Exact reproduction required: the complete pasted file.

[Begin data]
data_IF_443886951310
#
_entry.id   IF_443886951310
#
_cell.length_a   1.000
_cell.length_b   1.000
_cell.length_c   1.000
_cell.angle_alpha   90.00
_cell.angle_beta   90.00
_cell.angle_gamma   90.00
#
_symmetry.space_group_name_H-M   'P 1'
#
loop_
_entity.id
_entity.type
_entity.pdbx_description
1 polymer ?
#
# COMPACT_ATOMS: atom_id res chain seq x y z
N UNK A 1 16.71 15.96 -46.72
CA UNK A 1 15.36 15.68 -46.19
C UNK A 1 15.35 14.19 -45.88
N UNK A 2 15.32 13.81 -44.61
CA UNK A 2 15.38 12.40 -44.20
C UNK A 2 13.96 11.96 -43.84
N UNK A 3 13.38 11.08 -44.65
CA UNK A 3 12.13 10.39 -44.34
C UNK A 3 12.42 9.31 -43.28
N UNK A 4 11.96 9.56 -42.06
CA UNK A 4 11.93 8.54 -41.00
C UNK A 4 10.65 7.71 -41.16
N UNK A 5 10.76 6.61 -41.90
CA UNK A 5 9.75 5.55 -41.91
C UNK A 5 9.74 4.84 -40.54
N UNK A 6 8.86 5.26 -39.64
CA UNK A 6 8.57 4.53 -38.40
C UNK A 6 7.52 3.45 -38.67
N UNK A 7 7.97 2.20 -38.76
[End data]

data_IF_443886951310
#
_entry.id   IF_443886951310
#
_cell.length_a   1.000
_cell.length_b   1.000
_cell.length_c   1.000
_cell.angle_alpha   90.00
_cell.angle_beta   90.00
_cell.angle_gamma   90.00
#
_symmetry.space_group_name_H-M   'P 1'
#
loop_
_entity.id
_entity.type
_entity.pdbx_description
1 polymer ?
#
# COMPACT_ATOMS: atom_id res chain seq x y z
N UNK A 1 16.71 15.96 -46.72
CA UNK A 1 15.36 15.68 -46.19
C UNK A 1 15.35 14.19 -45.88
N UNK A 2 15.32 13.81 -44.61
CA UNK A 2 15.38 12.40 -44.20
C UNK A 2 13.96 11.96 -43.84
N UNK A 3 13.38 11.08 -44.65
CA UNK A 3 12.13 10.39 -44.34
C UNK A 3 12.42 9.31 -43.28
N UNK A 4 11.96 9.56 -42.06
CA UNK A 4 11.93 8.54 -41.00
C UNK A 4 10.65 7.71 -41.16
N UNK A 5 10.76 6.61 -41.90
CA UNK A 5 9.75 5.55 -41.91
C UNK A 5 9.74 4.84 -40.54
N UNK A 6 8.86 5.26 -39.64
CA UNK A 6 8.57 4.53 -38.40
C UNK A 6 7.52 3.45 -38.67
N UNK A 7 7.97 2.20 -38.76